“We will not accept cuts to Social Security, Medicare or Medicaid,” declared US Senator Bernie Sanders Monday night, at The Nation Institute dinner where the independent senator from Vermont was cheered for his absolute defense of programs that he argues must not be sacrificed to the austerity demands of those who would toss working American off the “fiscal cliff.”
That Sanders is a hero to progressives, like those who gathered Monday night in New York for the annual event, is no secret.
But what is the Sanders secret?
How does an independent senator, who refuses to accept the false constructs of the Republican right and its media echo chamber, who calls out compromising Democrats, and who rejects the centrist fantasies of so many pundits, keep winning elections by overwhelming margins? And what can progressives learn from his political success—and aggressive progressivism—as they engage in the fiscal-cliff fight, prepare for the coming Congress and set the stage for the elections of 2014 and 2016?
To begin with, Sanders does not accept conventional wisdom, and he does not play by conventional political rules.
The narratives spun by political and media elites throughout the 2012 election campaign were all about money and television buys, polls and personalities. Both major parties focused on a narrow set of issues, and an even narrower set of appeals directed to a conventional wisdom that imagined Americans wanted only drab variations on the moderate themes sounded by Barack Obama and Mitt Romney in their last debate. But in Vermont, the most refreshingly unconventional politician in America was coasting toward re-election with a campaign that broke all the rules.
Sanders ran no attack ads. In fact, he ran no TV commercials. He finished the campaign still speaking in full sentences, not soundbites; still inviting voters to ask complicated questions on controversial issues—and still answering with big, bold proposals to address climate change, really reform healthcare with a single-payer “Medicare for All” program, steer money away from the Pentagon and toward domestic jobs initiatives, and counter the threat of plutocracy posed by Citizens United by amending the Constitution. Rejecting the empty partisanship of the pre-election frenzy, Sanders was ripping the austerity agenda of Romney and Paul Ryan, while warning that Obama and too many Democrats were inclining toward an austerity-lite “grand bargain” that would make debt reduction a greater priority than saving Social Security, Medicare and Medicaid.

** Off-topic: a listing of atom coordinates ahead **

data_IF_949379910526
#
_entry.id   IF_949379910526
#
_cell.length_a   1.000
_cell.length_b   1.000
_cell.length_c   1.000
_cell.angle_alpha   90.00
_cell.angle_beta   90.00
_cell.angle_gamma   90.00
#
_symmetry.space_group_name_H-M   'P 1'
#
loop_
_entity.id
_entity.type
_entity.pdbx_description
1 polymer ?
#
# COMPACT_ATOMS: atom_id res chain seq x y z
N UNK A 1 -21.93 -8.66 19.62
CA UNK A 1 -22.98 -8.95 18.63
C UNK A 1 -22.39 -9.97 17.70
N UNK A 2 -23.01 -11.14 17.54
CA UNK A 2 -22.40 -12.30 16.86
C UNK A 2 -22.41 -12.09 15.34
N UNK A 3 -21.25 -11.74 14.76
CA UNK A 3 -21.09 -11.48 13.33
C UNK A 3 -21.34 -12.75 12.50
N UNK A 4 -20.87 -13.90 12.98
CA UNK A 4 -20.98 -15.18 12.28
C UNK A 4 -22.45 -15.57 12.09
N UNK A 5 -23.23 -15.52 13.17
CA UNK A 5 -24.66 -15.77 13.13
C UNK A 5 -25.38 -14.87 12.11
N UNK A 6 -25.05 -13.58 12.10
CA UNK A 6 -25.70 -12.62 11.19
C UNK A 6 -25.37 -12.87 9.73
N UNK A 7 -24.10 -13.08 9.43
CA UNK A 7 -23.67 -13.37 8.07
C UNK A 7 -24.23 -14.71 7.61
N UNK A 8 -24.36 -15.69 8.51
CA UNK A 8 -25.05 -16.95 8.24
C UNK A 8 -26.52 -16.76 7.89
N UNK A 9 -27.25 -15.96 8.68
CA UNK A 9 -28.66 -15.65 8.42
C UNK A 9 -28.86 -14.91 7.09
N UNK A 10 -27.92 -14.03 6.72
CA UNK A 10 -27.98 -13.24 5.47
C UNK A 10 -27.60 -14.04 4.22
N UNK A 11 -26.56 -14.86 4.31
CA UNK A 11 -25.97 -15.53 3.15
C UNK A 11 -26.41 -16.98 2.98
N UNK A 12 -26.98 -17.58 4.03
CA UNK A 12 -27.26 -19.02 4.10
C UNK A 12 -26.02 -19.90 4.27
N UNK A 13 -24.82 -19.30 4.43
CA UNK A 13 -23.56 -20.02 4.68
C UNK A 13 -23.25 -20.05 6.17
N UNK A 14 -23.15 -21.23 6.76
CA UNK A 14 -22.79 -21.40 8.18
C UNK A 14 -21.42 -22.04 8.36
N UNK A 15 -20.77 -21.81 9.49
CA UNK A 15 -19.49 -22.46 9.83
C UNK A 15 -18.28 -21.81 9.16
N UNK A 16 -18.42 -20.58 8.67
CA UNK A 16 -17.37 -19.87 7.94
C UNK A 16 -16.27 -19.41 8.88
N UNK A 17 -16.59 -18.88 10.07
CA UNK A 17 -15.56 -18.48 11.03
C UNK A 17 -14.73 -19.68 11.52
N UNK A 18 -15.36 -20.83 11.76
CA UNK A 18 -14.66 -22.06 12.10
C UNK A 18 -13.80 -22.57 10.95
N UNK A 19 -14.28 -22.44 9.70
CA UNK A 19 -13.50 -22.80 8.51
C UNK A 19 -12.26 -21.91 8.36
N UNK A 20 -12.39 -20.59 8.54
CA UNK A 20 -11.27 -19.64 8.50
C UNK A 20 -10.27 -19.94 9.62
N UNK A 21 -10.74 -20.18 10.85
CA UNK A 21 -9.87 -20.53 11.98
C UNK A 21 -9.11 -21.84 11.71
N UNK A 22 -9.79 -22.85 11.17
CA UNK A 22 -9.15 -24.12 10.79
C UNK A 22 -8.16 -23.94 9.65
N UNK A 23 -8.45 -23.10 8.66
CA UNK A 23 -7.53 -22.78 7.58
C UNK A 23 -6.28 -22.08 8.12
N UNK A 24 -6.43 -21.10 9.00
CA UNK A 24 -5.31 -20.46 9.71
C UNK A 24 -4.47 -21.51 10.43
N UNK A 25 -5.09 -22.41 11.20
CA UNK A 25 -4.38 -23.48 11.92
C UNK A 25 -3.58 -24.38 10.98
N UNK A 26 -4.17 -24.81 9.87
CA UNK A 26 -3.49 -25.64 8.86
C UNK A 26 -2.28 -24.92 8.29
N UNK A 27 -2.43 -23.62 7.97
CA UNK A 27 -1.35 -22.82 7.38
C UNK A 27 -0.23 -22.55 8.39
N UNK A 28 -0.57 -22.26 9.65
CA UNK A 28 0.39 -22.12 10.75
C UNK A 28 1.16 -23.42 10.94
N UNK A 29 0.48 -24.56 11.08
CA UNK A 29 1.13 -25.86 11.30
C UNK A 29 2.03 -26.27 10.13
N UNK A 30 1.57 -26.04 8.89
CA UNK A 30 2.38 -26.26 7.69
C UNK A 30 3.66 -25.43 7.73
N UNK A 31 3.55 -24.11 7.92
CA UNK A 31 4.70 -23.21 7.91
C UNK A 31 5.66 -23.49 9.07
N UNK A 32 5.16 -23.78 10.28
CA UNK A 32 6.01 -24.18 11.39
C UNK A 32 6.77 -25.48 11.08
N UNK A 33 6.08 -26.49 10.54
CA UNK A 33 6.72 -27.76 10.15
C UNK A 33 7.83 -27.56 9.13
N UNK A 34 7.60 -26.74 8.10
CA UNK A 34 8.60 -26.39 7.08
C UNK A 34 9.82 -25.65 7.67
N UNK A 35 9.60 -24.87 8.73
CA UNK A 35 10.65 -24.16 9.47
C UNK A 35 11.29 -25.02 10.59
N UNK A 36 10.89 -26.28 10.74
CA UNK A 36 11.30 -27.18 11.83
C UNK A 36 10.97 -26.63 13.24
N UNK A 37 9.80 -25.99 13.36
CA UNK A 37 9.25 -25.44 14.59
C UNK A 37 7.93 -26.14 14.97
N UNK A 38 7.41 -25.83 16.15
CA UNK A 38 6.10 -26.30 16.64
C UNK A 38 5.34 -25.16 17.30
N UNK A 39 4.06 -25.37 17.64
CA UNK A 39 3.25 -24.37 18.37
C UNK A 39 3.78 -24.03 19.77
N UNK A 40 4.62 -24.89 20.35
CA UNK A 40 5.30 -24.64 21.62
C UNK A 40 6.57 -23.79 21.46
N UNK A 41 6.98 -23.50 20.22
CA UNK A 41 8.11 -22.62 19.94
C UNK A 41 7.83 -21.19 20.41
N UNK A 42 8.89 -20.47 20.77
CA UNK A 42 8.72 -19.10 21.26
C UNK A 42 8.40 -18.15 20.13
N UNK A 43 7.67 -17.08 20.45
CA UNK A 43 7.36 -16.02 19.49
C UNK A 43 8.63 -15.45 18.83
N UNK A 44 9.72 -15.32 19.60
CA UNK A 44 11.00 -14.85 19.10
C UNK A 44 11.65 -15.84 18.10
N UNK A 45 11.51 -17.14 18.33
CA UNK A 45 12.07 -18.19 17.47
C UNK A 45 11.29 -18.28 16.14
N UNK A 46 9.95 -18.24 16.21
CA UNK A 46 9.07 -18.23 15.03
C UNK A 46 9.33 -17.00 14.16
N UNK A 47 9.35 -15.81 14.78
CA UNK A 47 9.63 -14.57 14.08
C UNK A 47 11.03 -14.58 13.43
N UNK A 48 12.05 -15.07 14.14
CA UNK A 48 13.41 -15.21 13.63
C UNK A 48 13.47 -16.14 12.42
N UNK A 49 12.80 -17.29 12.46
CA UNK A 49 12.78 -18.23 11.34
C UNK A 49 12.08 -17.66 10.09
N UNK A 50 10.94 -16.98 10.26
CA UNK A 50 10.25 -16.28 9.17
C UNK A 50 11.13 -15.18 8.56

Despite breaking all “the rules, Sanders, who was honored Monday night by The Nation Institute, won—big. The senator took 71 percent of the vote versus just 25 percent for his closest rival, Republican John MacGovern, a businessman and four-term Massachusetts state legislator who promised to replace “the only admitted socialist in the US Senate.” Sanders won among women and men, across income and education categories, and in every region—even carrying the corners of the state that backed Romney. “I go crazy with all these Democrats saying you have to go conservative to win, you have to go cautious to win. These damned consultants come in and say, ‘This is how you have to run,’ and it’s always the same: raise money, spend it on television, don’t say anything that will offend anyone. And the Democrats do it and then they end up in tight races, worried about whether they’ll make it,” says Sanders, who caucuses with Democrats but rarely takes advice from anyone in Washington. “For the life of me, I can’t figure out why progressives listen to consultants. Building movements, making progress on progressive issues— you have to talk to people, educate people, organize people.”